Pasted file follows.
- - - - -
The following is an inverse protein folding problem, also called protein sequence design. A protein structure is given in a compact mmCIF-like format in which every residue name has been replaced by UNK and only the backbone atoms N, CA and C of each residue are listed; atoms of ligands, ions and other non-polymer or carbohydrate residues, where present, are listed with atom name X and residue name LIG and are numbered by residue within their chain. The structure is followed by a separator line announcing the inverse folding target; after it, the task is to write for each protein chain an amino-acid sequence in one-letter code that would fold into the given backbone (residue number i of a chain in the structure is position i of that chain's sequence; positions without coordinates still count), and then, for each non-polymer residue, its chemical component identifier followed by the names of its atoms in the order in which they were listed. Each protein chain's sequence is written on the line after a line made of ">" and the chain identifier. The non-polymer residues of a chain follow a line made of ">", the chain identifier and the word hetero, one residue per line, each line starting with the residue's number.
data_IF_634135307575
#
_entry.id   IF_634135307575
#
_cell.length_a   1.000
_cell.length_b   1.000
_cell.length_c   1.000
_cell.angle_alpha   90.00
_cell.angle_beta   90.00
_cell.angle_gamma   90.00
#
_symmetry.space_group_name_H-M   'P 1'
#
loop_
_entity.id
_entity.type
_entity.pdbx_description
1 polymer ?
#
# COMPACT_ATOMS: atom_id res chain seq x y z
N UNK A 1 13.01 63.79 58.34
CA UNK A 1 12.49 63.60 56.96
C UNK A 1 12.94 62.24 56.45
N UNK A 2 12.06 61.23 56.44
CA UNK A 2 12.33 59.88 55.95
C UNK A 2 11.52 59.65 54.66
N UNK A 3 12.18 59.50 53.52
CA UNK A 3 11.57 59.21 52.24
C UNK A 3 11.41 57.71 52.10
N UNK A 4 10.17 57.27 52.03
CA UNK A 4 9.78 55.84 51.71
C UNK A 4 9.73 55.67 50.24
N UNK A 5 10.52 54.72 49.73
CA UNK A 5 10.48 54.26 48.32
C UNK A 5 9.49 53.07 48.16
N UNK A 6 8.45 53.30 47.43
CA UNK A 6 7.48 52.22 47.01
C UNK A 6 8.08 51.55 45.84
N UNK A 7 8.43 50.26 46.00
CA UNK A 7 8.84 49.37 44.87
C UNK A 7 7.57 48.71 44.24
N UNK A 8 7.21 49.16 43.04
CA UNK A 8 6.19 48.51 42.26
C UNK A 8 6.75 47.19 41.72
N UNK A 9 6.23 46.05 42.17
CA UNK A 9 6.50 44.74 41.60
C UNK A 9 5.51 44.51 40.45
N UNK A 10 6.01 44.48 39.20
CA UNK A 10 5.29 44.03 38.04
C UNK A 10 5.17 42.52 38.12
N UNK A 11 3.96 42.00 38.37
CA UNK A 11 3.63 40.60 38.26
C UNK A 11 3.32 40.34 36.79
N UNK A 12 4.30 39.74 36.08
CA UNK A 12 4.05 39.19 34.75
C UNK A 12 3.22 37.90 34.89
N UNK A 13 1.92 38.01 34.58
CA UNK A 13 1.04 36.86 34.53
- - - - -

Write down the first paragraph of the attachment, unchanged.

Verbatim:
The following is an inverse protein folding problem, also called protein sequence design. A protein structure is given in a compact mmCIF-like format in which every residue name has been replaced by UNK and only the backbone atoms N, CA and C of each residue are listed; atoms of ligands, ions and other non-polymer or carbohydrate residues, where present, are listed with atom name X and residue name LIG and are numbered by residue within their chain. The structure is followed by a separator line announcing the inverse folding target; after it, the task is to write for each protein chain an amino-acid sequence in one-letter code that would fold into the given backbone (residue number i of a chain in the structure is position i of that chain's sequence; positions without coordinates still count), and then, for each non-polymer residue, its chemical component identifier followed by the names of its atoms in the order in which they were listed. Each protein chain's sequence is written on the line after a line made of ">" and the chain identifier. The non-polymer residues of a chain follow a line made of ">", the chain identifier and the word hetero, one residue per line, each line starting with the residue's number.